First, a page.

We review factors that may contribute to poor study reproducibility and an excess of ‘significant’ findings within the published literature. Specifically, we consider the influence of current incentive structures and the impact of these on research practices.

Results
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The Controversy of Preregistration in Social Research

Guest post by Jamie Monogan (University of Georgia)


A conversation is emerging in the social sciences over the merits of study registration and whether it should be the next step we take in raising research transparency. The notion of study registration is that, prior to observing outcome data, a researcher can publicly release a data analysis plan that enables a correct test of a hypothesis.

Proponents argue that preregistration can curb four causes of publication bias, or the disproportionate publishing of positive, rather than null, findings:

  1. Preregistration would make evaluating the research design more central to the review process, reducing the importance of significance tests in publication decisions. The journal Cortex now allows for a publication decision based strictly on the research design (Chambers 2013), taking significance tests out of the publication decision. Whether the decision is made before or after observing results, releasing a design early would emphasize study quality.
  2. Preregistration would help the problem of null findings that stay in the author’s file drawer because the discipline would at least have a record of the registered study, even if no publication emerged. This will convey where past research was conducted that may not have been fruitful (Monogan 2013, 23).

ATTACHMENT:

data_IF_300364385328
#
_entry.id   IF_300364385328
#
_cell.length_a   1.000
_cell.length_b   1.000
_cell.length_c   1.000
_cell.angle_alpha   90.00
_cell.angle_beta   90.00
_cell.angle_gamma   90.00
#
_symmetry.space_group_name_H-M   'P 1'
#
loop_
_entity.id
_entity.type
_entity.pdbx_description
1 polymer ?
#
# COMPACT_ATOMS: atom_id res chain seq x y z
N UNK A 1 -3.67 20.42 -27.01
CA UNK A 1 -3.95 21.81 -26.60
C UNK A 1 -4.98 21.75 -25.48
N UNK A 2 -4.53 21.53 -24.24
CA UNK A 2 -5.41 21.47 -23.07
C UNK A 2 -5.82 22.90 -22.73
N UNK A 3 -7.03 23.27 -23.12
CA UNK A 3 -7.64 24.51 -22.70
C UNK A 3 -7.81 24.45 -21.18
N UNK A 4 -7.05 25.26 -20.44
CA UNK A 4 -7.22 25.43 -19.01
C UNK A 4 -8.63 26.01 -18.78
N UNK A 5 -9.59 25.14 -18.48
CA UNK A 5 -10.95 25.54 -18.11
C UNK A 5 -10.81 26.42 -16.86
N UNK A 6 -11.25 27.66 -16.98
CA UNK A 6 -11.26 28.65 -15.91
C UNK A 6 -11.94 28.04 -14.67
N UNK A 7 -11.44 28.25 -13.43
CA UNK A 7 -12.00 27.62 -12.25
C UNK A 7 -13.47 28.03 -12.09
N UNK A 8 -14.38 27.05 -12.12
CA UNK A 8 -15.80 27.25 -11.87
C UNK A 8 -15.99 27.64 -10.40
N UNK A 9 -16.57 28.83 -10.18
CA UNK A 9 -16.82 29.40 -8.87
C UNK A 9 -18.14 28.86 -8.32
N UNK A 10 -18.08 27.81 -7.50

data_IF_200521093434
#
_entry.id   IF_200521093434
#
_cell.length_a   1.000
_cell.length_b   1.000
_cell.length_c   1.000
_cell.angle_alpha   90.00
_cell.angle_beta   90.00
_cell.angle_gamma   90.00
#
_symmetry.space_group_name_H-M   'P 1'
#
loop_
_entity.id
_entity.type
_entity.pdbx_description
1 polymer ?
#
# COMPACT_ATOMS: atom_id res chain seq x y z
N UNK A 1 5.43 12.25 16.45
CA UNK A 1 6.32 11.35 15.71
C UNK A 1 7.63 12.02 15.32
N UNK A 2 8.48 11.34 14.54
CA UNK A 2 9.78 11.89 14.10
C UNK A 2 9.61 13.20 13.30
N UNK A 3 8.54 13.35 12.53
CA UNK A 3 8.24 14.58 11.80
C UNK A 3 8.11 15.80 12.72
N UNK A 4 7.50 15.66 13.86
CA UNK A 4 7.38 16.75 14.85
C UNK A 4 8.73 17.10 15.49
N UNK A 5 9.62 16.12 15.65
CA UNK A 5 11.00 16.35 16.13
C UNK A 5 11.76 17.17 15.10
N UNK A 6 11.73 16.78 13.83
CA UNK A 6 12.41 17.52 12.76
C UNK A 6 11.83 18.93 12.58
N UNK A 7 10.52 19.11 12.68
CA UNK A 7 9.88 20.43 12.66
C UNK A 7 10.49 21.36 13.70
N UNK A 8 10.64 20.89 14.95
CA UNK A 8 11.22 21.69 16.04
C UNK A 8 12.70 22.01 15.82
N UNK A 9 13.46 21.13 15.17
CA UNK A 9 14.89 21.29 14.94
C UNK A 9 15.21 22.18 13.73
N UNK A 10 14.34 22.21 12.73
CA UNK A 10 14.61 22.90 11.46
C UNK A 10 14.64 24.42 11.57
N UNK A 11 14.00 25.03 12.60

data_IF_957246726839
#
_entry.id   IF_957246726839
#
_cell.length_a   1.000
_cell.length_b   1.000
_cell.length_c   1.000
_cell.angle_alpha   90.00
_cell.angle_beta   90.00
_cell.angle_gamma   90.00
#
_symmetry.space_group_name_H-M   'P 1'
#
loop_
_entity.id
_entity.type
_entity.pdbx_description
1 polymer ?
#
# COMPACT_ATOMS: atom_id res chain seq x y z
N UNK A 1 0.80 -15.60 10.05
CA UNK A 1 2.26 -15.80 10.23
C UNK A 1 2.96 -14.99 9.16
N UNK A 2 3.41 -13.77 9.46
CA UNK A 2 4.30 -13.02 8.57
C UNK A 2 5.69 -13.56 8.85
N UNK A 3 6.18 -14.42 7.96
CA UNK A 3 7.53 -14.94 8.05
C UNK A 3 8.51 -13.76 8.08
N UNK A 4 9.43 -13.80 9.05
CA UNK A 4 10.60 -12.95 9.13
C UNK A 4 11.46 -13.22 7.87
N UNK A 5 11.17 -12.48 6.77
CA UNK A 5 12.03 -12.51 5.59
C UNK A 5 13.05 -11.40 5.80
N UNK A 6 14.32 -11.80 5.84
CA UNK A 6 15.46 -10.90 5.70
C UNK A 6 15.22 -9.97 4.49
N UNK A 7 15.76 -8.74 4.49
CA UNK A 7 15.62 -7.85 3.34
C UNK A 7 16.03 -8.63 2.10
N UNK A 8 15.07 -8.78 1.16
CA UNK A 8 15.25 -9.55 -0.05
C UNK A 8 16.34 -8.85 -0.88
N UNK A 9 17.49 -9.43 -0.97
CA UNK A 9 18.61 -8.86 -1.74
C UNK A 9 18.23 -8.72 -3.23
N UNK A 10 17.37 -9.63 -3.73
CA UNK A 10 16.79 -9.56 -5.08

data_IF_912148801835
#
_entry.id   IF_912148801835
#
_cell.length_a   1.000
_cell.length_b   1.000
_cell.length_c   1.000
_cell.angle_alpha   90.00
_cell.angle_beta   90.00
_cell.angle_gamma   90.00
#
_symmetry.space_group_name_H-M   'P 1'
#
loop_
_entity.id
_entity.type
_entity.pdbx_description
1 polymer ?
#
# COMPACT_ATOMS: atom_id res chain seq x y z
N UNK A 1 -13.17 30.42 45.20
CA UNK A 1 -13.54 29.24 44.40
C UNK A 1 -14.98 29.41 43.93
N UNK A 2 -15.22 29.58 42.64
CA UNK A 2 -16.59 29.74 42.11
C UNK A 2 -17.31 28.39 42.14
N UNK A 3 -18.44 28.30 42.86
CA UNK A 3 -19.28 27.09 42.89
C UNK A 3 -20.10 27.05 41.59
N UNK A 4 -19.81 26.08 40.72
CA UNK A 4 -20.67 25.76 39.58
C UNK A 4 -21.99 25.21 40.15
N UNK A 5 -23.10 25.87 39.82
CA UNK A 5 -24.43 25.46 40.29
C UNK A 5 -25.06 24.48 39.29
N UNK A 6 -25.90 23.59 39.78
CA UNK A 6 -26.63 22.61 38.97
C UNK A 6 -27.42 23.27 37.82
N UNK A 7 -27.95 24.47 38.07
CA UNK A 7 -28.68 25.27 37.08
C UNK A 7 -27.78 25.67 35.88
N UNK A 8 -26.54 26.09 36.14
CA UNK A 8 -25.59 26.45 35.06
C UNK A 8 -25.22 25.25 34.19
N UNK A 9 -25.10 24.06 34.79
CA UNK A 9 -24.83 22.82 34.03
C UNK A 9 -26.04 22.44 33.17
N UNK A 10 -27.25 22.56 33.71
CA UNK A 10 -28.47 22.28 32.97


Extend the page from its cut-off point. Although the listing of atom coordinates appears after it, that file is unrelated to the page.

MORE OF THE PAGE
3. Preregistration would reduce the ability to add observations to achieve significance because the registered design would signal in advance the appropriate sample size. It is possible to monitor the analysis until a positive result emerges before stopping data collection.
  4. Preregistration can prevent fishing, or manipulating the model to achieve a desired result, because the researcher must describe the model specification ahead of time (Humphreys, de la Sierra, and van der Windt 2013). By sorting out the best specification of a model using theory and past work ahead of time, a researcher can commit to the results of a well-reasoned model.

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The changing face of psychology

Important changes are underway in psychology. Transparency, reliability, and adherence to scientific methods are the key words for 2014, says a recent article in The Guardian.

A growing number of psychologists – particularly the younger generation – are fed up with results that don’t replicate, journals that value story-telling over truth, and an academic culture in which researchers treat data as their personal property. Psychologists are realising that major scientific advances will require us to stamp out malpractice, face our own weaknesses, and overcome the ego-driven ideals that maintain the status quo.

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Preregistration: Not just for the Empiro-zealots

Leif Nelson making the case for pre-registration:

I recently joined a large group of academics in co-authoring a paper looking at how political science, economics, and psychology are working to increase transparency in scientific publications. Psychology is leading, by the way.

Working on that paper (and the figure below) actually changed my mind about something. A couple of years ago, when Joe, Uri, and I wrote False Positive Psychology, we were not really advocates of preregistration (a la clinicaltrials.gov). We saw it as an implausible superstructure of unspecified regulation. Now I am an advocate. What changed?

Find out here…